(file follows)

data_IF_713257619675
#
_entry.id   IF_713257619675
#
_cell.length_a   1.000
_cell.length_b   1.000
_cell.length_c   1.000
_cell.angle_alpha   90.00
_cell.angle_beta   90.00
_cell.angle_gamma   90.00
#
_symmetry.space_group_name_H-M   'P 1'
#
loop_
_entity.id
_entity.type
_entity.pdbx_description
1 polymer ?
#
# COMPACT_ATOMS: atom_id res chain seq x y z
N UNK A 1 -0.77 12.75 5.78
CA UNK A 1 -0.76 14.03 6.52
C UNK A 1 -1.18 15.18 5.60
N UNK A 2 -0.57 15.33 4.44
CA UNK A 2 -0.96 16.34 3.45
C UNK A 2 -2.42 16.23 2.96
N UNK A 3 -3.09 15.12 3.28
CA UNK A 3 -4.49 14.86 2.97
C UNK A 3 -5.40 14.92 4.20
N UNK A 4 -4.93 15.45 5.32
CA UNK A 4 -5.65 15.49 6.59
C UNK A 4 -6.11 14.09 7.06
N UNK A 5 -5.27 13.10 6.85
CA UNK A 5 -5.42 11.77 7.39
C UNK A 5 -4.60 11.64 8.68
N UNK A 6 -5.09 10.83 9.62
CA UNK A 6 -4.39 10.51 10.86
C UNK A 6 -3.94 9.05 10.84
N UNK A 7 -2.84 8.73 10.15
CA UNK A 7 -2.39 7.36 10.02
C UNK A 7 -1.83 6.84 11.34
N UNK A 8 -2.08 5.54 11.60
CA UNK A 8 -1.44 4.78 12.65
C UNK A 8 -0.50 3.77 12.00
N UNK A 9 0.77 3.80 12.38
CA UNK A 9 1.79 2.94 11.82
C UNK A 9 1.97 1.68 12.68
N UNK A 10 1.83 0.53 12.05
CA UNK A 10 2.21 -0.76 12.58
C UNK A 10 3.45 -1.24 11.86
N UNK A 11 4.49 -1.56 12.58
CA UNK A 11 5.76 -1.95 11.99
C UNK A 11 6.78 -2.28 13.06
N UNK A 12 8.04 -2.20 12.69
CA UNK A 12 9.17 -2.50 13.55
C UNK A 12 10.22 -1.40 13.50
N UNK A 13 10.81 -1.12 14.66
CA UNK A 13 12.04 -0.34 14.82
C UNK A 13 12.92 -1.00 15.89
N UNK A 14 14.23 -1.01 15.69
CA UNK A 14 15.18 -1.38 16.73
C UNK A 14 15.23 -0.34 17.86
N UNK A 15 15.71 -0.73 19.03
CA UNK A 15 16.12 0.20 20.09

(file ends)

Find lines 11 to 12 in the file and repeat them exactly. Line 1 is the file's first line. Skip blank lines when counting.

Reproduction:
#
_symmetry.space_group_name_H-M   'P 1'